Authors: Les Standiford
Tags: #Fiction / Mystery & Detective / General
Poisoned Pen Press
Copyright © 1994 by Les Standiford
First Trade Paperback Edition
Library of Congress Catalog Card Number: 2003112889
ISBN-10 Print: 1-59058-106-7 Trade paperback
ISBN-13 eBook: 978-1-61595-305-9
All rights reserved. No part of this publication may be reproduced, stored in, or introduced into a retrieval system, or transmitted in any form, or by any means (electronic, mechanical, photocopying, recording, or otherwise) without the prior written permission of both the copyright owner and the publisher of this book.
Poisoned Pen Press
6962 E. First Ave., Ste. 103
Scottsdale, AZ 85251
This one’s for Charlie W., Dean of the Miami School,
and for Ressie Patterson, sweet lady of Cambridge—
may they waltz forever in the great dance hall.
And, as always, for Kimberley, and the Three Muskatoots.
Deal and I would like to extend special thanks to Captain Buzz O’Sullivan, Ron Magill, Nat Sobel, Dr Eric Kurzweil, Rhoda Kurzweil, and James “Independence” Hall for their invaluable help in the preparation of this manuscript.
Though I love South Florida just as it really and truly is, this is a work of fiction and I have taken occasional liberties with the landscape and place names involved. May they please the innocent and the guilty alike.
It might be possible to live in the valley,
To bury oneself among flowers,
If one could forget the mountain,
How, setting out before dawn,
Blinded with snow,
One knew what to do.
—Donald Justice, “Here in Katmandu”
What matters is not the idea that a man holds
but the depth at which he holds it.
Shortly following the 1993 publication of
, I traveled to New York to confer with my then-editor, the fabled Larry Ashmead of HarperCollins. Larry had bought
for roughly ten times what I’d been paid for
, my first novel, and since there was a third book as part of the contract, I wanted to be sure we were in agreement on what would make for a worthy successor to the Deal novel before I got too far along.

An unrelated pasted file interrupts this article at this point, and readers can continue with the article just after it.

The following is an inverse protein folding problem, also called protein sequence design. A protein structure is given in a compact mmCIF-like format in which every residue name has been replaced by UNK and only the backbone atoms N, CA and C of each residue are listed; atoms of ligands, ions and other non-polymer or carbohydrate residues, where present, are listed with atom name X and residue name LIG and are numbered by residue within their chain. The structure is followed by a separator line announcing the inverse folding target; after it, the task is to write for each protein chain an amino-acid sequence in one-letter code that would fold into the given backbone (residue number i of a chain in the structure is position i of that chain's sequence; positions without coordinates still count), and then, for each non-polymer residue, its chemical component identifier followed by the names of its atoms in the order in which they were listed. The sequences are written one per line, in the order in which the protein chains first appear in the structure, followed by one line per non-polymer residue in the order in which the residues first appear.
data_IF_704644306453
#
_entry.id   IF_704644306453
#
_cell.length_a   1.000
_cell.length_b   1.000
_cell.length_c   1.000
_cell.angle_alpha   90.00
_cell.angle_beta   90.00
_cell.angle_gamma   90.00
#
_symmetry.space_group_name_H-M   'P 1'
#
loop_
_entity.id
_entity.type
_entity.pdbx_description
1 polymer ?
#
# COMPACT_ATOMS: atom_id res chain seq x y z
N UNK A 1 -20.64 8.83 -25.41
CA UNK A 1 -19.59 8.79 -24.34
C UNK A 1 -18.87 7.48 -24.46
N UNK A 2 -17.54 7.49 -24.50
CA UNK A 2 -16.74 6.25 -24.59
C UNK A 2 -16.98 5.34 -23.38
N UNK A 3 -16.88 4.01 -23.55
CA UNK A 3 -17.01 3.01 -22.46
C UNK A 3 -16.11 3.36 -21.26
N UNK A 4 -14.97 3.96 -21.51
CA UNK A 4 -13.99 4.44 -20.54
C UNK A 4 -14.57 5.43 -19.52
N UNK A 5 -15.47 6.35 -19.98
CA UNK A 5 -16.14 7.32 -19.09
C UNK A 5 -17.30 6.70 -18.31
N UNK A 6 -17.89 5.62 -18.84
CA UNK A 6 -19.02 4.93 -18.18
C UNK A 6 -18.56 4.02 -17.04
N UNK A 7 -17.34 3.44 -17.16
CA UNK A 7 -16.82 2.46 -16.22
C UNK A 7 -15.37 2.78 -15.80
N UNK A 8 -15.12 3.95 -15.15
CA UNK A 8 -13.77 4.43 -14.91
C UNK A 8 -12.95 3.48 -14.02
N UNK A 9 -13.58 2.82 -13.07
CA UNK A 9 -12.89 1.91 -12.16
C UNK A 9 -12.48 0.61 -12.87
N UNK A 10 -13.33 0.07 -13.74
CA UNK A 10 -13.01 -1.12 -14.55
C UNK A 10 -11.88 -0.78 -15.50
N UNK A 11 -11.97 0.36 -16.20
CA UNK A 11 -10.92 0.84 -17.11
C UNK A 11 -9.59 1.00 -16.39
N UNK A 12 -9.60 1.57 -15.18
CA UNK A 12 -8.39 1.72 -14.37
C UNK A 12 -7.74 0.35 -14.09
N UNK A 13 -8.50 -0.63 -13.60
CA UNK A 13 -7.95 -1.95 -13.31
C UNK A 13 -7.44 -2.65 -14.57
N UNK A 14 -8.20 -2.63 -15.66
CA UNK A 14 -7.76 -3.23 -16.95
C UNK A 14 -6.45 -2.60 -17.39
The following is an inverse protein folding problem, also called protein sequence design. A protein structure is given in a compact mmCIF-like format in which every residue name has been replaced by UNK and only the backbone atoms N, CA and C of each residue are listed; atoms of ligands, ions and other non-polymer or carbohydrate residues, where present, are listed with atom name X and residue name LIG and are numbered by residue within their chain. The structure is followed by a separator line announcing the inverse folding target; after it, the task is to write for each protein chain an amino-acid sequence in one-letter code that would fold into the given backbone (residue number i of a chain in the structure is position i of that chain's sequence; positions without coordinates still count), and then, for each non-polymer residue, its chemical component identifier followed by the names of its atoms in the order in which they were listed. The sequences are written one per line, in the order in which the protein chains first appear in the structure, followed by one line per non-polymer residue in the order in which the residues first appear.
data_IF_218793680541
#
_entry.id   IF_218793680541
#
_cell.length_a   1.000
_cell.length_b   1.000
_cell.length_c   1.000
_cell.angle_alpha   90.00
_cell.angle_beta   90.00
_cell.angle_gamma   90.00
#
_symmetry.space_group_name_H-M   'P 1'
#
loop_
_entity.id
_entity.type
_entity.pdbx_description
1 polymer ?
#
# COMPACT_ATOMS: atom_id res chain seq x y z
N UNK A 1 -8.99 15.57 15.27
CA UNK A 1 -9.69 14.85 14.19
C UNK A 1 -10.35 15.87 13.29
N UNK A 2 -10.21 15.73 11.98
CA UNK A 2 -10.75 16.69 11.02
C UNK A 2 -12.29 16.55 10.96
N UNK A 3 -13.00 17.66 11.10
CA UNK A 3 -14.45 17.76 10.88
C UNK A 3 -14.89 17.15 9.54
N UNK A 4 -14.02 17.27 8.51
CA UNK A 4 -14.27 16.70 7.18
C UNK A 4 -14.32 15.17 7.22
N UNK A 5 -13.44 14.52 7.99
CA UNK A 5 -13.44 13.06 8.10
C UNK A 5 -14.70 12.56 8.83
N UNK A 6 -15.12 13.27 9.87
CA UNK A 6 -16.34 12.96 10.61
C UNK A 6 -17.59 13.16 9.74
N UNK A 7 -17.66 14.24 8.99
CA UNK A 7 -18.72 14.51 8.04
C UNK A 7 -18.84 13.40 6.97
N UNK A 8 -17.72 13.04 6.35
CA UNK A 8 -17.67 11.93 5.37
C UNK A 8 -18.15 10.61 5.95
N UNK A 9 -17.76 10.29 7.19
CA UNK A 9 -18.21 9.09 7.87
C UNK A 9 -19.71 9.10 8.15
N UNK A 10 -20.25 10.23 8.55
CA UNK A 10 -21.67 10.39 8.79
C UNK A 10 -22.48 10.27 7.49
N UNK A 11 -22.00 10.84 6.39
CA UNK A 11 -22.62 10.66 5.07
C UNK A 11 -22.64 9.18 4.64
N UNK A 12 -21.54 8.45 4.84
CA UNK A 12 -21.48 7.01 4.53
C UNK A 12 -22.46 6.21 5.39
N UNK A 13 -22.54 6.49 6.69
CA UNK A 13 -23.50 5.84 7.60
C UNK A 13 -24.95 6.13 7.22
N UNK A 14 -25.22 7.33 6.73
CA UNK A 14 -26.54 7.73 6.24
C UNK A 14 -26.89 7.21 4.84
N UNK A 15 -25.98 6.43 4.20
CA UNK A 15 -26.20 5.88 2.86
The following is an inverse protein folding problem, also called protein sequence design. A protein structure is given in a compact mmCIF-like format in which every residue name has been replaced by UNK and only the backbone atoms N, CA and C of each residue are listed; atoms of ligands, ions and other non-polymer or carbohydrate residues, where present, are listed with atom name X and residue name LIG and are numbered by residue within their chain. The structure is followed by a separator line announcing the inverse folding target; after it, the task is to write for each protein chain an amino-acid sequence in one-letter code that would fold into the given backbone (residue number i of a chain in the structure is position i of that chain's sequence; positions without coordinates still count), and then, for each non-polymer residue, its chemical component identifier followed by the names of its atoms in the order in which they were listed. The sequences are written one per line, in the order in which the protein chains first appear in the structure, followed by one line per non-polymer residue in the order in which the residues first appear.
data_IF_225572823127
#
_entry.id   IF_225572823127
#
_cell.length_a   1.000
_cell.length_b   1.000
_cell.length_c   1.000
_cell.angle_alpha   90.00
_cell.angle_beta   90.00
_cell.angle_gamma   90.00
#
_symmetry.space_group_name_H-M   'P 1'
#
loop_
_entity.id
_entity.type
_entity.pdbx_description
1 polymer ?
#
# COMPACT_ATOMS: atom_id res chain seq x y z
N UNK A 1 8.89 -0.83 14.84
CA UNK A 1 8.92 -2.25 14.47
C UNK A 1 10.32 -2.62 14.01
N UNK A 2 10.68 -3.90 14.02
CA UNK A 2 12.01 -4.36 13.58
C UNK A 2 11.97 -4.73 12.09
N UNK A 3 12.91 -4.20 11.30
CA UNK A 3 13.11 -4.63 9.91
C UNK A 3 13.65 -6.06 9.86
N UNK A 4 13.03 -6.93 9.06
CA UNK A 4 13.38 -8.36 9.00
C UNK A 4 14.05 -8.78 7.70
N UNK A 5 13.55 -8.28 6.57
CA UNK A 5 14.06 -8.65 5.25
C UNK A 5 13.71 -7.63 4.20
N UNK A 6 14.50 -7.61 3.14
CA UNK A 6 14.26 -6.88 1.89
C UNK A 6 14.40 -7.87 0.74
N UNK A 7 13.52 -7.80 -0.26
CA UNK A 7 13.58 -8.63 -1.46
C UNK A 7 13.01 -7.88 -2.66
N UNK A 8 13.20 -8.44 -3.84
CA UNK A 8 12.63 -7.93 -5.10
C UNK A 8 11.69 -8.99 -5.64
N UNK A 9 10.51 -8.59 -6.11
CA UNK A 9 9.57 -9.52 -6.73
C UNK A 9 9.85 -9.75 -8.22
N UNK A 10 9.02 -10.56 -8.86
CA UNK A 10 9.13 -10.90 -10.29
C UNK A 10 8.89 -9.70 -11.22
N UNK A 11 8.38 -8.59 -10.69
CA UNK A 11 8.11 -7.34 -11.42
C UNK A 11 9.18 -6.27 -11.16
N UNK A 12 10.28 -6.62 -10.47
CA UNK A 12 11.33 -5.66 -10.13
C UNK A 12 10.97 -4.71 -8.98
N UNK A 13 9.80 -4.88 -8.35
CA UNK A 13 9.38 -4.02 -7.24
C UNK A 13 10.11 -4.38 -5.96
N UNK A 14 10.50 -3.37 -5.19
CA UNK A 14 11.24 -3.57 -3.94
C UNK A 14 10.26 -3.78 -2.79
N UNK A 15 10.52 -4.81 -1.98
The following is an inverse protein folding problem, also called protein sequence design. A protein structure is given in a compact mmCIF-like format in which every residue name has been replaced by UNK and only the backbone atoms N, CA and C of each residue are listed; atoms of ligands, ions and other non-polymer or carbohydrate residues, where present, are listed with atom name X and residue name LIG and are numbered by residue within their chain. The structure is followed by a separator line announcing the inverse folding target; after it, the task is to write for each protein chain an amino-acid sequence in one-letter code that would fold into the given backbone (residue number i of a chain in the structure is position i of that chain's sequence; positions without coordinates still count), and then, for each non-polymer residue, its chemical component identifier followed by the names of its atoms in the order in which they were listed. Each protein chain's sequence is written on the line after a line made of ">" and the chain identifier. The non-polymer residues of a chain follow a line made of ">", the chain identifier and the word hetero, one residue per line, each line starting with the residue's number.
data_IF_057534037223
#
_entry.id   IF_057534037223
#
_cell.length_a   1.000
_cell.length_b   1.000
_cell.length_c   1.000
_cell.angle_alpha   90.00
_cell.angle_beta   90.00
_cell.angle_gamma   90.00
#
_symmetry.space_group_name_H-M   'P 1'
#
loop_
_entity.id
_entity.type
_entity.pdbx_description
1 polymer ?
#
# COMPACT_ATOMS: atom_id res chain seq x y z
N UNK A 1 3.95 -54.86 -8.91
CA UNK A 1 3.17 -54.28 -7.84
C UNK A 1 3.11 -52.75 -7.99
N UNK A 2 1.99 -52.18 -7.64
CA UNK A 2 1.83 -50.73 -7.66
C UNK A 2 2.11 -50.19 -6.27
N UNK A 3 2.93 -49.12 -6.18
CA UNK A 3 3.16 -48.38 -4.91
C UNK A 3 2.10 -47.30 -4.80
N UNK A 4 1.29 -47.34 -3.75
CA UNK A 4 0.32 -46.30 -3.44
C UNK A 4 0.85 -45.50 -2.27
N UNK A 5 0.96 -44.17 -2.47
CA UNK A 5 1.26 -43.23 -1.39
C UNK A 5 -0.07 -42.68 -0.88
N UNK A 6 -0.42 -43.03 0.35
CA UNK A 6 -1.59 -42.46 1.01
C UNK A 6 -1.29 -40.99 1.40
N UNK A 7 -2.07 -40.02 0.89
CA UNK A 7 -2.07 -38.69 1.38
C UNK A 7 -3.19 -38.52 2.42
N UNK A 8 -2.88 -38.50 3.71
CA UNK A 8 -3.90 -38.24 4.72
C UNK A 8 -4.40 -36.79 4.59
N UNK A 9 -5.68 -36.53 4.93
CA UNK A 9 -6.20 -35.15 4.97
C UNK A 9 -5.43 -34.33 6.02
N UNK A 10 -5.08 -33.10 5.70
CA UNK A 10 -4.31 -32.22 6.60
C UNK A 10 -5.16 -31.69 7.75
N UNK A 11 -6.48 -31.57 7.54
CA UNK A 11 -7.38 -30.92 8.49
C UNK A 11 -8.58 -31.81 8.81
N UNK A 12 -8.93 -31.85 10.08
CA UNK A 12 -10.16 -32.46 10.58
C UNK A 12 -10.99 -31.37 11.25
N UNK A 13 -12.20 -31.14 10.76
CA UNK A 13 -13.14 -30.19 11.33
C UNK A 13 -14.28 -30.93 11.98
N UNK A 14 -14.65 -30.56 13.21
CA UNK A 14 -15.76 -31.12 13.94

êI can remember leaning forward in my chair, earnestly spinning the pitch for that third book, one that would delve deep into the politics of the Cuban émigré community in South Florida, and snare, as seems to be my wont, another unsuspecting, ordinary citizen in life-threatening intrigue that was far beyond his ken. I’d been living in the area for about ten years by then, and had witnessed politically motivated art-gallery bombings, radio talk show host assassinations, and the machinations of a big-sugar lobbying combine that put the NRA’s to shame.
I thought there was enough material in the subject for a lifetime of thrillers, certainly enough for the book I had in mind, and I finished up my spiel to Larry with a reference to
, Douglas Fairbairn’s 1977 classic about an Anglo car dealer named Bobby Mead who paid a dear price for failing to understand how times and cultures had changed in Miami. Fairbairn laid the groundwork for all of us working the darker side of the South Florida landscape, I told Larry. But no one had focused on Cuban-American politics since, and plenty, including the infamous Mariel boatlift, had taken place in the interim. I hoped to update all that rich political intrigue that plays so vital a part in South Florida life and tell a good story at the same time.
Ashmead maintained his typical avuncular pose throughout my pitch, nodding here and there to let me know he was still awake. When I’d finished, he leaned forward on his desk and stared at me over his tented fingers. “No Deal?” he said, in his characteristically good-humored rasp.
I stared back, all my self-assurance suddenly gone. He’d meant it as a question, a simple reference to the fact that the protagonist of the book I had just described was someone other than John Deal, that of the first novel he’d picked up, but somehow I’d processed his phrase as a pronouncement.
Larry took a look at my stricken face and raised a hand to reassure me. “Of course, it’s all right if you don’t want to put John Deal in this new book,” he said. “But we like Deal. I’d just assumed your next novel was going to take advantage of what you’d started there.” He went on to explain some of the advantages of a series for a new writer—the relative ease of developing a public awareness and a continuity of interest in the work, among other things—and before long I was nodding in time to his words.
“Let me think about it,” I said, and still in a bit of a daze, I went back to my hotel room to do just that. I’d already launched into the third book, after all, and the notion of writing another book featuring the same protagonist had never occurred to me. Following a fictional character around for three or four hundred pages had always seemed to me to constitute very nearly the limit of human imagination for one thing, and the thought that someone might actually want to read
about that creation was something I could barely fathom.